Paul and Melissa Meehan Create a Family Legacy of Giving Back to Their Community

By Music Heals February 12, 2021

At the Meehan family home, someone is always singing or playing music. It acts as a creative outlet for their kids, it insinuates laughter and joy with its newness, and it finds a way to connect those who would otherwise be lost in our current reality without live music to lean on.

“People all want to feel connected to something and often music is a connection point,” says Melissa. 

Connecting over 70s rock, with Fleetwood Mac’s “Rumors” as one of their all-time faves, the Meehan family share that people can always find a common ground in music. And since that connection has varied depending on one’s ability to engage in virtual shows, the Meehans decided to support music in another important way – by adopting the music therapy program at Vancouver Hospice. 

 

Vancouver Hospice Music Therapy Program

At Vancouver Hospice, which supports people 19-years-old and up who are living with life-threatening illness; an average stay for patients at end of life care is 2-3 weeks.

The Music Therapy Program, which was re-established with the Meehans generous donation, supports the population at Vancouver Hospice in many unique ways. It offers relaxation, comfort, and alleviation from pain for patients and their families, as well as the encouragement of sharing memories and life reflection. 

When asked why the Meehans supported this particular program, Paul and Melissa shared that they’ve witnessed the power of music at end of life care in their own family and are inspired by how it can bring light to an otherwise very dark time. For Paul, the care his mother received during her battle with cancer in a Toronto hospice was memorable when choosing to give back to his community after her loss. It can be a very lonely time for most, and music therapy can often make it feel less so. 

“It’s beautiful in its own weird way,” shares Paul, “because you’re grasping on to those moments of joy. Music has a way of helping them hold on until the end and I think it’s a beautiful and important thing.”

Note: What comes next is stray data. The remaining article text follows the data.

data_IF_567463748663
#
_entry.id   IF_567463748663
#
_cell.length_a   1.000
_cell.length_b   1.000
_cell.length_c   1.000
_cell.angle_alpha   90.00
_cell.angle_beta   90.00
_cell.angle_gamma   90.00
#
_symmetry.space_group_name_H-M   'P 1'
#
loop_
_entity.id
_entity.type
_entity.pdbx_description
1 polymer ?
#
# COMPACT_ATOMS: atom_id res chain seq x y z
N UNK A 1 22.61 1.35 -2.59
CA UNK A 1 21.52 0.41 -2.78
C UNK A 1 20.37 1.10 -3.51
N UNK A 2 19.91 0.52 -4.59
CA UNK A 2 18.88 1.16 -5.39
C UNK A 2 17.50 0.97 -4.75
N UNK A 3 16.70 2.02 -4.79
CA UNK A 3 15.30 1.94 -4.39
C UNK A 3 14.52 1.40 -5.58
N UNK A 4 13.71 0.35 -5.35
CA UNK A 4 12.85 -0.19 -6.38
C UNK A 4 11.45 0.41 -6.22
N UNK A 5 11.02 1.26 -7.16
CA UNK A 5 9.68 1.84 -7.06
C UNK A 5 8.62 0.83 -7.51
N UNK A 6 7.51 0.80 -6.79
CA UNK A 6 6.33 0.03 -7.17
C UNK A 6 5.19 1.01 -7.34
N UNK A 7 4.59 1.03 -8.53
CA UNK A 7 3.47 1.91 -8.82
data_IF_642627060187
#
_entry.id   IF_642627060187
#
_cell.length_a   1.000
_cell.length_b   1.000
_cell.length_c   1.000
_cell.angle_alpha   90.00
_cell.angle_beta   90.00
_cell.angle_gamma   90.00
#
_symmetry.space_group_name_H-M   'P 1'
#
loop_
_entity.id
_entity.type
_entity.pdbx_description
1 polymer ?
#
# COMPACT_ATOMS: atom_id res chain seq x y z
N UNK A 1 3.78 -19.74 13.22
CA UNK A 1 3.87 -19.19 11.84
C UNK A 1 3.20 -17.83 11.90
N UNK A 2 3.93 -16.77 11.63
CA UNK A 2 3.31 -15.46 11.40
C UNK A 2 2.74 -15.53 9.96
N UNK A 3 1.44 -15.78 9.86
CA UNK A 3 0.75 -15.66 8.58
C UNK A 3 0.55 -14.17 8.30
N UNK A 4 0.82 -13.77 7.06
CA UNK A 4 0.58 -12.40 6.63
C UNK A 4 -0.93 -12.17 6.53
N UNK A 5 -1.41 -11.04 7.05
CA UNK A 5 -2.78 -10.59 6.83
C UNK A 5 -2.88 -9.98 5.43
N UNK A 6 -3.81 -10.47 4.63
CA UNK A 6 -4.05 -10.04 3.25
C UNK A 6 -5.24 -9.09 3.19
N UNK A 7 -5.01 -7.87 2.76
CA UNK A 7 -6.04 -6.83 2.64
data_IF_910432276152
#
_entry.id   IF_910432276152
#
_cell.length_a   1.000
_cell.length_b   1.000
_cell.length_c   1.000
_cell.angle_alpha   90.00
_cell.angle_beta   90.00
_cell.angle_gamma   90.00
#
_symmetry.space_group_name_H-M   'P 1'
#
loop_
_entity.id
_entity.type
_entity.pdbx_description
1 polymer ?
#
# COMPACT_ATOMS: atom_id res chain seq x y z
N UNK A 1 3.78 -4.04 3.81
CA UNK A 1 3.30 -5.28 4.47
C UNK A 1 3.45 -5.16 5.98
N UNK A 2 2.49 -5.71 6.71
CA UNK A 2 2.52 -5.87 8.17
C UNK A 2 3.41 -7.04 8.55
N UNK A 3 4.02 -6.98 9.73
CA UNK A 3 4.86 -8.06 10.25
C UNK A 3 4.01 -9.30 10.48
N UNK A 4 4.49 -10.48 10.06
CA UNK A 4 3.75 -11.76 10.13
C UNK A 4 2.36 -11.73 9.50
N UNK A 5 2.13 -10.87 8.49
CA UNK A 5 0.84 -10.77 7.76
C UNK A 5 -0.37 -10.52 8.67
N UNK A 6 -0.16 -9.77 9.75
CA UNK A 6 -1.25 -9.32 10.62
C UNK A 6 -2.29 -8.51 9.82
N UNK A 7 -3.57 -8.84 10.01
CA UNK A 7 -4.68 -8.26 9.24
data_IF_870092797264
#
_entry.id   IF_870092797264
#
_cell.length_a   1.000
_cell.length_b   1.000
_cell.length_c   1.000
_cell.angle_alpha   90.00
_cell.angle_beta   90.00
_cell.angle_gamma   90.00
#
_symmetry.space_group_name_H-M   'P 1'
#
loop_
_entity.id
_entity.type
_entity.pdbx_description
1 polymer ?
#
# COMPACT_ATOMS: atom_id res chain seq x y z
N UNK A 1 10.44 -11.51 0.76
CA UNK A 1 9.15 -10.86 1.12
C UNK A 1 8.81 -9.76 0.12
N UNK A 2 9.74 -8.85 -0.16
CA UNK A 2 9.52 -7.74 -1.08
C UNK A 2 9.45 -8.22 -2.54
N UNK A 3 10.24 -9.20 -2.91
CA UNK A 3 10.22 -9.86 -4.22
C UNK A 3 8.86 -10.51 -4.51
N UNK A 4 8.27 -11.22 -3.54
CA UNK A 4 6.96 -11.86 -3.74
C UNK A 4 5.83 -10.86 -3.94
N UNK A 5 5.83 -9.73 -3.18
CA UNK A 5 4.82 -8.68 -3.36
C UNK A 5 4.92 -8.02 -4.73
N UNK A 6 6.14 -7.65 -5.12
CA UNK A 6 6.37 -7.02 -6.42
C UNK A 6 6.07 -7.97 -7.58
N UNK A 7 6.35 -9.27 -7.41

A Family Legacy of Giving

The family’s connection to music therapy and the importance of giving back is what inspired them to use their own name when adopting the music therapy program. Never before have we seen a donation acknowledgement from a company go by their family name instead, and it has sparked a conversation among many donors about the importance of family in supporting the human conditions we all navigate so differently. 

“Ultimately, what we recognize is that it’s super important within our family to foster not only empathy and good citizenship, but understanding that it’s our children’s responsibility to give back in whatever capacity that they are able to,” shares Melissa. 

By including their children in the conversation, Paul and Melissa hope their kids are inspired to continue investing in their community and are able to grow up seeing all the important places that they are able to help. 

When it comes to their current support of Vancouver Hospice, the Meehans find something really special in supporting other families. Whether it’s cancer or Alzheimer’s or Autism Spectrum Disorder – a whole family is impacted and therefore can all benefit from music therapy. 

“There’s nothing like seeing that little bit of calm or peace music can offer when someone has been in so much pain.”

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